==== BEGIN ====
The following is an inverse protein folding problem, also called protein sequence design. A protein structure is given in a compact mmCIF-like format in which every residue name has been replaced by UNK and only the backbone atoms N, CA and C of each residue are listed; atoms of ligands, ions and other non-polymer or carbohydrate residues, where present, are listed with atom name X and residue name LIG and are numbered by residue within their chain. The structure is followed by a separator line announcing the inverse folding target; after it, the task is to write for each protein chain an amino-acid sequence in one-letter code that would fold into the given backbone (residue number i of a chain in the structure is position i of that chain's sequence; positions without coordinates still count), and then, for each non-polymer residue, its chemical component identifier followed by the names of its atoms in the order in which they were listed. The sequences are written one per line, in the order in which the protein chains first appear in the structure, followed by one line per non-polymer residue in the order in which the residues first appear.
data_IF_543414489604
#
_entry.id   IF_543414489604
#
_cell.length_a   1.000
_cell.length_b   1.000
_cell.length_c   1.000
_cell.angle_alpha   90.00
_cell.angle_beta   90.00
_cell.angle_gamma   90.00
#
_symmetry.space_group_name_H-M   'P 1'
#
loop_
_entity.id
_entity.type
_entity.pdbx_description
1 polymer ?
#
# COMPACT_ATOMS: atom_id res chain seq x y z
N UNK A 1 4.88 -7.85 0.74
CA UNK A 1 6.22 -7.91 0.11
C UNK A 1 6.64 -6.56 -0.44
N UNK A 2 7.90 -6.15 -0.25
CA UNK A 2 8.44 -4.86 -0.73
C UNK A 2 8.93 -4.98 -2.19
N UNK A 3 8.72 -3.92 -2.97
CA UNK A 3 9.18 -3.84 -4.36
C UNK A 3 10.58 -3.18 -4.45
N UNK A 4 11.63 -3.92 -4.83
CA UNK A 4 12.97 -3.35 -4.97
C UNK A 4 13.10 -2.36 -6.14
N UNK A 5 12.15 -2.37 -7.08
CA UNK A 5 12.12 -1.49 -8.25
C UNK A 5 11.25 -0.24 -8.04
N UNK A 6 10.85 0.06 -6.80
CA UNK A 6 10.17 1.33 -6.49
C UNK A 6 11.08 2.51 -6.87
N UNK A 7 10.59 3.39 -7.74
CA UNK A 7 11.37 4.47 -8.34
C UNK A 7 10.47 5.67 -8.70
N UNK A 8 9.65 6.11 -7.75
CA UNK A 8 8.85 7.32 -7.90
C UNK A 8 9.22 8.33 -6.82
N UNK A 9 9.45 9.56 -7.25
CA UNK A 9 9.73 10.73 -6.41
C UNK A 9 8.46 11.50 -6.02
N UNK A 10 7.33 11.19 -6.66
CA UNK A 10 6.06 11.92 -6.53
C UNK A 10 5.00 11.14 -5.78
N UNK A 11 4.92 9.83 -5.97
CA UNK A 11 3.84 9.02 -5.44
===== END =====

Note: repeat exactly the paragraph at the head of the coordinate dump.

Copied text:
The following is an inverse protein folding problem, also called protein sequence design. A protein structure is given in a compact mmCIF-like format in which every residue name has been replaced by UNK and only the backbone atoms N, CA and C of each residue are listed; atoms of ligands, ions and other non-polymer or carbohydrate residues, where present, are listed with atom name X and residue name LIG and are numbered by residue within their chain. The structure is followed by a separator line announcing the inverse folding target; after it, the task is to write for each protein chain an amino-acid sequence in one-letter code that would fold into the given backbone (residue number i of a chain in the structure is position i of that chain's sequence; positions without coordinates still count), and then, for each non-polymer residue, its chemical component identifier followed by the names of its atoms in the order in which they were listed. The sequences are written one per line, in the order in which the protein chains first appear in the structure, followed by one line per non-polymer residue in the order in which the residues first appear.